The Nagas

Hill Peoples of Northeast India

Project Introduction The Naga Database

published - 'Report of the Survey Operations in the Naga Hills 1875-1876' by Lt. R.G. Woodthorpe

caption: Letum's destruction of Yangemdi; jhoom fires; Burmese raids; tribute paid to Assam Rajahs
medium: tours
keywords: duars
ethnicgroup: DupduariaHatigoriaAssiringia
location: Lungkhung Yongyimti (Yangemdi) Litim (Letum) Lungkam (Nankam) Ungma Longmisa (Semamantin)
date: 17.2.1876
person: Woodthorpe/ R.G.
date: 1875-1876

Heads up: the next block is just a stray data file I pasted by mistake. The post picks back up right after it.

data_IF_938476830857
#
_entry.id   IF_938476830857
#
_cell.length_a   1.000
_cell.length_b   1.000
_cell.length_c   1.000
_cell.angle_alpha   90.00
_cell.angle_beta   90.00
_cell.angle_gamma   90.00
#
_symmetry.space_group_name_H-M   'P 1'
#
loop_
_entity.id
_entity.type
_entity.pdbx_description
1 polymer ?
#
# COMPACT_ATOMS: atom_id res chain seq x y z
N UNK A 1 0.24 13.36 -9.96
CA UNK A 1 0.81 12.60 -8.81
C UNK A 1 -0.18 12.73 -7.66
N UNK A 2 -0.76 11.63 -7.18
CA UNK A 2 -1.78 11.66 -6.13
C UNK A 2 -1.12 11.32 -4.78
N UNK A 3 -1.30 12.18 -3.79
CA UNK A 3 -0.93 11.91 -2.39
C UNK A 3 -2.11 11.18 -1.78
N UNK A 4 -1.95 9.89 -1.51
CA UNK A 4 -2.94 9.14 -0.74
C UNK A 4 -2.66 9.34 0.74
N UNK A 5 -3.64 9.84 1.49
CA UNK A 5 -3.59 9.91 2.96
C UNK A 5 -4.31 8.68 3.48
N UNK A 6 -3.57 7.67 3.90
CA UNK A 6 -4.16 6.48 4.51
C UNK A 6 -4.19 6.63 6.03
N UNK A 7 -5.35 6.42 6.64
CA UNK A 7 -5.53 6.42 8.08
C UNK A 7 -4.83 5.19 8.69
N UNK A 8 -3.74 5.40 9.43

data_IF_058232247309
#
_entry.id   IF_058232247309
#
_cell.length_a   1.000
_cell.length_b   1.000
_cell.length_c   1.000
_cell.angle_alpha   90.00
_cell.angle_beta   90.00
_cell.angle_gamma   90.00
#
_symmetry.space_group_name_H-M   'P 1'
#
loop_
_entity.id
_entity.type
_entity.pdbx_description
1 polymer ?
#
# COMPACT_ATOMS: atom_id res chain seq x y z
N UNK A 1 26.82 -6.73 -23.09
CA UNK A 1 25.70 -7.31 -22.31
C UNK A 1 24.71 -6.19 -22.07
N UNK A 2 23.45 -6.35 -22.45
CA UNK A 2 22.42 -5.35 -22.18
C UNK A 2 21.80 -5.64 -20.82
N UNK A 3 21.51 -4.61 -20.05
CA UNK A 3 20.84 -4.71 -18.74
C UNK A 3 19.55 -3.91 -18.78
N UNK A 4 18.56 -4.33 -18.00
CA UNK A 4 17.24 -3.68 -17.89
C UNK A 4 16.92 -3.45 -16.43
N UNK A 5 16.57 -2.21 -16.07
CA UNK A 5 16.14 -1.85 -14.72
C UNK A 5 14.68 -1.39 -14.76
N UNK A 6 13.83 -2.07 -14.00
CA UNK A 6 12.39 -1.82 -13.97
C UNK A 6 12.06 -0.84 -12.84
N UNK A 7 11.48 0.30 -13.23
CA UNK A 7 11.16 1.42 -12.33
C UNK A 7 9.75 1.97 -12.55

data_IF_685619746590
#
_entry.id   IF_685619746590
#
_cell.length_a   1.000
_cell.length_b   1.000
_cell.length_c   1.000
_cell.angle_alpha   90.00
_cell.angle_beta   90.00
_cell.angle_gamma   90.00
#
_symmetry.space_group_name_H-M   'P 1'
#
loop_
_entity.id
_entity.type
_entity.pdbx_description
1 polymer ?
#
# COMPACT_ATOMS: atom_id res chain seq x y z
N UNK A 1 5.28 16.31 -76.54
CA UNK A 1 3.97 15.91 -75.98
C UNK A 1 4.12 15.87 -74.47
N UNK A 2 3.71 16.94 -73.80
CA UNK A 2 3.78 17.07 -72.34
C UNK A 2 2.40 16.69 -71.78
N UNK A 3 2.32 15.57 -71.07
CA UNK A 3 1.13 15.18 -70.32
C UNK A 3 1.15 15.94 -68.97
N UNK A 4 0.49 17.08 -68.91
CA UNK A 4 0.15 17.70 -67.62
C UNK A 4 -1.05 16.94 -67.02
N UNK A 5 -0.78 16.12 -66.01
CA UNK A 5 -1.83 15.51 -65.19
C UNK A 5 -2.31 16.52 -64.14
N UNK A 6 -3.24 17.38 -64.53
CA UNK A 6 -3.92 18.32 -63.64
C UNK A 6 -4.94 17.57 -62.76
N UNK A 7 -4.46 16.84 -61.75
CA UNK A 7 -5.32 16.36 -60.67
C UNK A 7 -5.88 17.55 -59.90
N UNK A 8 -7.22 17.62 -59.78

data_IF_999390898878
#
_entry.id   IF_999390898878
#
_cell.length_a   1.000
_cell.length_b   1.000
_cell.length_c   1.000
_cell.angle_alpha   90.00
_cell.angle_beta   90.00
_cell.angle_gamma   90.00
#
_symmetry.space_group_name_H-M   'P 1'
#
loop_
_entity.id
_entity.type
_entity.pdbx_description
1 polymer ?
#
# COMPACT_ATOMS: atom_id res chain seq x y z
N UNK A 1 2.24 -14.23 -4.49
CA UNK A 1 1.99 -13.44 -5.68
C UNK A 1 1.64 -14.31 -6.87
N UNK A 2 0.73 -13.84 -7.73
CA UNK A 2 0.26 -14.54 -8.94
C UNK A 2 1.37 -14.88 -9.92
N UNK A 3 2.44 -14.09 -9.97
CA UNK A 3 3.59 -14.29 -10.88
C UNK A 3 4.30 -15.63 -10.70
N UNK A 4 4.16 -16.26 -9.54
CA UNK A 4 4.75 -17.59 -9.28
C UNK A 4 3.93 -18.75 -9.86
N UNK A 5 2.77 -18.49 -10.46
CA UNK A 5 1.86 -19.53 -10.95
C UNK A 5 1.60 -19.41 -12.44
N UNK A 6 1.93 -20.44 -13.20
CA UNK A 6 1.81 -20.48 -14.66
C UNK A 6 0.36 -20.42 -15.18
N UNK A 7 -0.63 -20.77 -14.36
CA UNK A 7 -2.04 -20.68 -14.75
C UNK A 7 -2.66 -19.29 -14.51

text: 30. On the 17th, I went out to a conspicuous point known as Yangemdi, about six miles from Lungkhung, along a narrow and jungle-grown path, to put up a mark there. It is the site of a village which was so frequently attacked by its inveterate foe Letum, that the villagers about eight years ago had retired to Lungkhung, where, however, they seem to fare but little better, as in the last raid, besides burning the village and killing the headman and about a dozen others, the Letum men had carried off about twenty women and children, they were consequently very anxious that we should visit and destroy Letum. It was a dark, cloudy morning, but cleared about 9.30 a.m., and I was able to commence observing. Immense jhoom fires were lighted to the south during the morning, which sent volumes of thick brown smoke rolling down the valley of the Tzela, and threatened to blot out the whole of the ranges to the east. Fortunately, the very high wind which had been hindering my work somewhat, here came to my assistance, and, keeping the clouds of smoke constantly moving northwards, disclosed, one by one, almost all the peaks I could observe, and by 4 p.m. our work was satisfactorily finished, and I returned to camp. The gaonbura told me, on my inquiring why some villages had two names, that a Burmese army had crossed the watershed to the east of Nankam, he could not tell me exactly where, and descending to that village had burned it, Ungma, and Semamantin, and had then proceeded, via Tablung, to the plains of Assam. The villages that were burned were rebuilt, and most of them received new names, though they were still frequently mentioned by the old names. Assamese names were given to all villages from which the Assam Rajahs exacted tribute. For convenience in collecting this, the villages were divided into duars, and names given to them arbitrarily by the Rajahs; hence the tribal names, unrecognised by the Nagas themselves, such as Dupduarias, Hatigorias, Assiringias, etc. etc.